Despite warnings by Secretary of Defense James Mattis about what a government shutdown would do to America’s defensive capabilities, lawmakers were unable to find an agreement that would keep the federal government funded on Friday night.
According to statements made earlier this week by the famed general turned Defense Secretary, the first place this shutdown will directly affect U.S. operations is in the intelligence community and perhaps just as worrying, in maintenance.
“Our maintenance activities will probably pretty much shut down … Over 50 percent, altogether of my civilian workforce will be furloughed … We do a lot of intelligence operations around the world and they cost money, those obviously would stop,” Mattis said earlier this week.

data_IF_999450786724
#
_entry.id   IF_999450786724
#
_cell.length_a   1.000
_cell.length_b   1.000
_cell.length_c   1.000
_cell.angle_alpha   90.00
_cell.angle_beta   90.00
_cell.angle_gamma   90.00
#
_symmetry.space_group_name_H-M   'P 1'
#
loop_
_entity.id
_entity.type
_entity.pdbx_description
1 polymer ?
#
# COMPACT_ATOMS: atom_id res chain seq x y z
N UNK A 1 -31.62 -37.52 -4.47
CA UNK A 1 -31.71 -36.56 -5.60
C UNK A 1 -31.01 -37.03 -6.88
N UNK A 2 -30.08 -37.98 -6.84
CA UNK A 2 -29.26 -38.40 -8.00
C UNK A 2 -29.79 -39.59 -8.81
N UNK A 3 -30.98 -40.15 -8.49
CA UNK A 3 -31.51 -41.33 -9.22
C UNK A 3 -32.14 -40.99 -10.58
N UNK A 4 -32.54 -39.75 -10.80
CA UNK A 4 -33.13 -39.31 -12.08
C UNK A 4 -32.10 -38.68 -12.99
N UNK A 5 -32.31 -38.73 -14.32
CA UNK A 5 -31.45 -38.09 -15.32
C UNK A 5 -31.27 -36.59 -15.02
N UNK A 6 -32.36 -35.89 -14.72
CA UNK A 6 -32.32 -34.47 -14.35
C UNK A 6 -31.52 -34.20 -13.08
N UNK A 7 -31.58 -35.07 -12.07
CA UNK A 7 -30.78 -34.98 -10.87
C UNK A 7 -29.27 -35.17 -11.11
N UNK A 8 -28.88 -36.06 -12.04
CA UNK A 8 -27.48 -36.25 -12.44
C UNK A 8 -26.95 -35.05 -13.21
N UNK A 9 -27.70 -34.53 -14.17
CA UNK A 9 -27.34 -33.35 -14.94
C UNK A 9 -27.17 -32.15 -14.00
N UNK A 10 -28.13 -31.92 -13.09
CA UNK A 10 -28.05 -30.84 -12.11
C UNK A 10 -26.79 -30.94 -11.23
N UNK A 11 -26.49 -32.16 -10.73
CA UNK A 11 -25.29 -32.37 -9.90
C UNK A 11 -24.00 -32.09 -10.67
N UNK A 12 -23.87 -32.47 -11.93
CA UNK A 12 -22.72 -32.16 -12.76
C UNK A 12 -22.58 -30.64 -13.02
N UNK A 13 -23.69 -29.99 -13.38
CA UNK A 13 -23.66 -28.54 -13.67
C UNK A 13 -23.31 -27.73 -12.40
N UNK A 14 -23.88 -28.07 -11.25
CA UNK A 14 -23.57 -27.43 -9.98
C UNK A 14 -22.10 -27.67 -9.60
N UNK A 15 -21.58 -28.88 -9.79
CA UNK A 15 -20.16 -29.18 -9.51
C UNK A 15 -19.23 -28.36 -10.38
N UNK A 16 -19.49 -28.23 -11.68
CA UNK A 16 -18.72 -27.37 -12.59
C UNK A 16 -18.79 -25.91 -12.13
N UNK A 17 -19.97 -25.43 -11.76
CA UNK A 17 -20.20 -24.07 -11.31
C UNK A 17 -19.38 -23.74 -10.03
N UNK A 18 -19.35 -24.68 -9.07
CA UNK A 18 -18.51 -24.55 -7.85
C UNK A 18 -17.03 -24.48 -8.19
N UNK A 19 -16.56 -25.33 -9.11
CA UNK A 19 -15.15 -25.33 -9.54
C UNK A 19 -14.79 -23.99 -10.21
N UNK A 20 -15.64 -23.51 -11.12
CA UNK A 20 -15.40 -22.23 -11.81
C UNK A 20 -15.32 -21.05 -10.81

A number of high-profile incidents in the last year have shone a light on what nearly 20 years of continued combat operations and a dwindling budget has done to military assets employed in combat and show of force operations around the globe. Failures of Marine Corps aircraft in the Pacific and even at home have cost the lives of Marines and Sailors in incidents that can be attributed to this lack of rotational maintenance, as many other U.S. assets have already been pulled out of use due to budget shortfalls. Nonetheless, the already insufficient maintenance infrastructure our Defense Department relies on; all but ceased operations at midnight on Friday, as well as a large portion of our foreign intelligence apparatus, integral to providing American early warning of impending attack.